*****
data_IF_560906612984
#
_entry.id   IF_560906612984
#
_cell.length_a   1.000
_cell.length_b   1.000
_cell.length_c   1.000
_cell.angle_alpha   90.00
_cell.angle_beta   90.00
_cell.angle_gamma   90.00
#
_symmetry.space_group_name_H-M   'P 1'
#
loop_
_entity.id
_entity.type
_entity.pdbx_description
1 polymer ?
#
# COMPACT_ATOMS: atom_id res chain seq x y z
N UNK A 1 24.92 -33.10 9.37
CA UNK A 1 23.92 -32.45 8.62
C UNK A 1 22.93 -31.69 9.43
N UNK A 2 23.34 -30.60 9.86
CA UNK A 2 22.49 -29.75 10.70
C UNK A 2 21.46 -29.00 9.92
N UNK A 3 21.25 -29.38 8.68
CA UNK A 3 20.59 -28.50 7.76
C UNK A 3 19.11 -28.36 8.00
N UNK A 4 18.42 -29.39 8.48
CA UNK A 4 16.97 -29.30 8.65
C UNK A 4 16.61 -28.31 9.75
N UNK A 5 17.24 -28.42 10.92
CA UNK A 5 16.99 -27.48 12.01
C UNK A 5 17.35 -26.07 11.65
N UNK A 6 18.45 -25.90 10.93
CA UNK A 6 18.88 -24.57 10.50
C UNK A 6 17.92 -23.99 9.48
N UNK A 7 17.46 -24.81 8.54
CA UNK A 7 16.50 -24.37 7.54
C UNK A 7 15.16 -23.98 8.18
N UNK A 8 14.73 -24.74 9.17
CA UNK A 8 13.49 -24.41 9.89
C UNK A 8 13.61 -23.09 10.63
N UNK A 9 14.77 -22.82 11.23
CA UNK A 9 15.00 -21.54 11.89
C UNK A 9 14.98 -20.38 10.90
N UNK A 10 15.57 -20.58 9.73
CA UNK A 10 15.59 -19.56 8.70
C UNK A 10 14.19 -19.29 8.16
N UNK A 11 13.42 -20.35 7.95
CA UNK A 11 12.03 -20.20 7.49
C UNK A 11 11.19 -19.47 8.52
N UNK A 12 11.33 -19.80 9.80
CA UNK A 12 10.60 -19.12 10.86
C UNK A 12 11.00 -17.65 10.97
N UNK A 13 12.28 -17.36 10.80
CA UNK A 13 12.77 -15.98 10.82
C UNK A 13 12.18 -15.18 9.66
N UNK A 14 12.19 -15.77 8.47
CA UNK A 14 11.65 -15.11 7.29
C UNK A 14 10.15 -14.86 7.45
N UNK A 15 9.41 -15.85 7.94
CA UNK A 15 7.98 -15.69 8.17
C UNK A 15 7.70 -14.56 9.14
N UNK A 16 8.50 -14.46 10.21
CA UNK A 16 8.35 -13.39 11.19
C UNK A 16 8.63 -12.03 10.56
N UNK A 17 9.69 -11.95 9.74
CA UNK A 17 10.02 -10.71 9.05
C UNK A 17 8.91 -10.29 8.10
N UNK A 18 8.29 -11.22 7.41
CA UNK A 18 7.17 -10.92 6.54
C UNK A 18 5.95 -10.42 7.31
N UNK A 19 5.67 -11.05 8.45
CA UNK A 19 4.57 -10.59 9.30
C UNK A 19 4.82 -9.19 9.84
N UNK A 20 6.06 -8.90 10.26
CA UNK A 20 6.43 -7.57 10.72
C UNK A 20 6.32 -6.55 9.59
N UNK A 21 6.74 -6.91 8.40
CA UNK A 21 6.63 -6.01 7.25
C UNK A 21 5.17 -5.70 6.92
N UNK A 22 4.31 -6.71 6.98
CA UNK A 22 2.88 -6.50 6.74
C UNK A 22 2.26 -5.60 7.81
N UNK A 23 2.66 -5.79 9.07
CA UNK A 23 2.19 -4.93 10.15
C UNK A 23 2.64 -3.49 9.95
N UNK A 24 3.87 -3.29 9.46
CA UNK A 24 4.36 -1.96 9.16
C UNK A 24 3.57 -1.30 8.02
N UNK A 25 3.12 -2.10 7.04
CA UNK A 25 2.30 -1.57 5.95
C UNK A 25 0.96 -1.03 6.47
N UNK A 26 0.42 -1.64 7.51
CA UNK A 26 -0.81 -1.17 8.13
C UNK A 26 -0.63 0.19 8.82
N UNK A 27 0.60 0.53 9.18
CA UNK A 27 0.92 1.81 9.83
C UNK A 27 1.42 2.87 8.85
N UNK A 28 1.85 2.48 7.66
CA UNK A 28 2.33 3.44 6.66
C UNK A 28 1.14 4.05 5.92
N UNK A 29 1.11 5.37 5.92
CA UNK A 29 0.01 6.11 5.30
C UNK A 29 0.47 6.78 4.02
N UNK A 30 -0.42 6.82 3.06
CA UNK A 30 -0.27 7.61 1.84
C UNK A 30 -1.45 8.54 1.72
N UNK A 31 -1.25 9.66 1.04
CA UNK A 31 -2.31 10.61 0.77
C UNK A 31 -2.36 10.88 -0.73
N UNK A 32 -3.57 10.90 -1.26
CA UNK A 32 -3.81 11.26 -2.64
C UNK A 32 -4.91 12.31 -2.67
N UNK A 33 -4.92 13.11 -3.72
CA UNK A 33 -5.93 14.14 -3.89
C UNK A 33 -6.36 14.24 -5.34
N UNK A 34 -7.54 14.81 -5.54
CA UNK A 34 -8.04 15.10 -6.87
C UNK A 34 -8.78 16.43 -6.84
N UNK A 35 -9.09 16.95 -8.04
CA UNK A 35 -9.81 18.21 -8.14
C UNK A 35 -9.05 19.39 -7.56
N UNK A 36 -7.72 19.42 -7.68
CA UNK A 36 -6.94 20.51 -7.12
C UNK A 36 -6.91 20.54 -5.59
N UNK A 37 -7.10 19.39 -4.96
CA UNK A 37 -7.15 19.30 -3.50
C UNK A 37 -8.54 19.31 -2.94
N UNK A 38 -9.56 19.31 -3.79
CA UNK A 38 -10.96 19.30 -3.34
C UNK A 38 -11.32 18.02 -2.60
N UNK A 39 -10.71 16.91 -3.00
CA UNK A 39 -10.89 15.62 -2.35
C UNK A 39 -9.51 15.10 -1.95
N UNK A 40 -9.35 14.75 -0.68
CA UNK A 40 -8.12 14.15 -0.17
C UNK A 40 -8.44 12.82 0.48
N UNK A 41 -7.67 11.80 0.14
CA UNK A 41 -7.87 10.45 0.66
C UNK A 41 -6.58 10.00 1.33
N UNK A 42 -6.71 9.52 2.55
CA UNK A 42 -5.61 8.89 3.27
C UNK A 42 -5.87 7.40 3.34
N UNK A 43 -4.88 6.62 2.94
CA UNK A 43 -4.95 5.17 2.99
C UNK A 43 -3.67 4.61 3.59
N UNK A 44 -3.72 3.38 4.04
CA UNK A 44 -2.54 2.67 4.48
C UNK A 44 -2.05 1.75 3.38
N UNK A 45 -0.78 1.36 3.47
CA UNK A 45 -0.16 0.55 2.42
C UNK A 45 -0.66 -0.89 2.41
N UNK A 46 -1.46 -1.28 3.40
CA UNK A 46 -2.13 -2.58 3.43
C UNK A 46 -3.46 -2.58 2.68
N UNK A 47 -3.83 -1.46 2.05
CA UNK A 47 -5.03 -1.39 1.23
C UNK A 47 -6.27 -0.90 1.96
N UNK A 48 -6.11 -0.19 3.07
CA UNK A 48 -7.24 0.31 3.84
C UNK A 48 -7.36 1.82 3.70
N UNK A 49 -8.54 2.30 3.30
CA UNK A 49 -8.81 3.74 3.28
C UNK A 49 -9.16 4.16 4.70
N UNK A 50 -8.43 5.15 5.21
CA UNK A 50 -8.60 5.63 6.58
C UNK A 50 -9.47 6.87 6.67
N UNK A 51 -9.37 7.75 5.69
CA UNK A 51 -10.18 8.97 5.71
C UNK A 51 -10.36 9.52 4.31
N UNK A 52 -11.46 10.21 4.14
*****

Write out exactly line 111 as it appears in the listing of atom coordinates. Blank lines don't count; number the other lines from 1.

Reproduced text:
N UNK A 31 -1.25 9.66 1.04